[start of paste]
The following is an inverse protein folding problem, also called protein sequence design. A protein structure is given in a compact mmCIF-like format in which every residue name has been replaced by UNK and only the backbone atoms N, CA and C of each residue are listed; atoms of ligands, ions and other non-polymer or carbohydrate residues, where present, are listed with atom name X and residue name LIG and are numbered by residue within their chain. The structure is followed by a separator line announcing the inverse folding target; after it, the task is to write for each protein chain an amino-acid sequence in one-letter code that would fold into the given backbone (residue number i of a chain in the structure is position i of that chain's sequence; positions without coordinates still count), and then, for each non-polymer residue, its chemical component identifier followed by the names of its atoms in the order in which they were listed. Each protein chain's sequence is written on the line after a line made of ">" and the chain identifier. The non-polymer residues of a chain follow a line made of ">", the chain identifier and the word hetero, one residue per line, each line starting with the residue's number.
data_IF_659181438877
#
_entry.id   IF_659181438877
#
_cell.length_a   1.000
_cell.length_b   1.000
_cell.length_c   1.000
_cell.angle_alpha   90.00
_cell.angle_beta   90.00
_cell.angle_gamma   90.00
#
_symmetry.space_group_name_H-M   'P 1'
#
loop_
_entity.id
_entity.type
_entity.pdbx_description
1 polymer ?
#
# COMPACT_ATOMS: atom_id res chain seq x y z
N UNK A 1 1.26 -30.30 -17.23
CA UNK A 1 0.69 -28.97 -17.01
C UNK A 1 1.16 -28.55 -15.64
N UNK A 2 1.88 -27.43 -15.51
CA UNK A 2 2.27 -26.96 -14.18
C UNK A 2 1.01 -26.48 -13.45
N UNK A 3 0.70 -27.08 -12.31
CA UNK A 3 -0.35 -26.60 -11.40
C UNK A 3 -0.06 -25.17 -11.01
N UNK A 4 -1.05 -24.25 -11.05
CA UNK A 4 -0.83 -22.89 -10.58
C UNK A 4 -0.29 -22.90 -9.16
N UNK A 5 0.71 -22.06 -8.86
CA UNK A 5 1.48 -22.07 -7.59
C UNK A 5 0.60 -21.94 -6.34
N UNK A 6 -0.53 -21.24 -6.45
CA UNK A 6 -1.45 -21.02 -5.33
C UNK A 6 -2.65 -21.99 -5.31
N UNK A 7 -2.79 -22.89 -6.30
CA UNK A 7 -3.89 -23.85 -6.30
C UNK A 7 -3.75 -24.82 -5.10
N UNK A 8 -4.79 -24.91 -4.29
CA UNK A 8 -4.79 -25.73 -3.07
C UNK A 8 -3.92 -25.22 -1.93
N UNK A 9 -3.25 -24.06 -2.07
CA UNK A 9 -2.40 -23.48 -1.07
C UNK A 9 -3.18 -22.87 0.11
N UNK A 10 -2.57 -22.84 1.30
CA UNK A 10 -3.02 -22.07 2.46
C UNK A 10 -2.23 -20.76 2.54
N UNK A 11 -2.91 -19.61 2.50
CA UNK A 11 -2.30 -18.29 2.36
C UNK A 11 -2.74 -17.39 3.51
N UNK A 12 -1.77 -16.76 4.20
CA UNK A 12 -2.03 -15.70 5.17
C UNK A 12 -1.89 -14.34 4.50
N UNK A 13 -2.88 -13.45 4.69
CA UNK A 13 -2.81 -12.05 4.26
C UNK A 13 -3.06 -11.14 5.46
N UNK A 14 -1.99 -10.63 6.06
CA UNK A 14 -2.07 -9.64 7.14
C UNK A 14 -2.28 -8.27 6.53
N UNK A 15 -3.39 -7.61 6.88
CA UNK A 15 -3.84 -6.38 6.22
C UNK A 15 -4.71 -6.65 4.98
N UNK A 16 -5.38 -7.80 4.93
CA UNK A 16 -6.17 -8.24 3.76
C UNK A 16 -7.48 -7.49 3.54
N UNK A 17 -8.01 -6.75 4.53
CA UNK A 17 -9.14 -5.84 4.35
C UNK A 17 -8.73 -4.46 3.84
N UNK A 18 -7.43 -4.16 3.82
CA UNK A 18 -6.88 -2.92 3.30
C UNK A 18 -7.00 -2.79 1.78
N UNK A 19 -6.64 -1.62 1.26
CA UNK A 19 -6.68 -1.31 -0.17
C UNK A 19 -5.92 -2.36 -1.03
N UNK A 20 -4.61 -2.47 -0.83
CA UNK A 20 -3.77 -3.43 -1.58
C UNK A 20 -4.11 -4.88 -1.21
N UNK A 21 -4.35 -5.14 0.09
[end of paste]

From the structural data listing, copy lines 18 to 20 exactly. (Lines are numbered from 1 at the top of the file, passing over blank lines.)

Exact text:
_entity.pdbx_description
1 polymer ?
#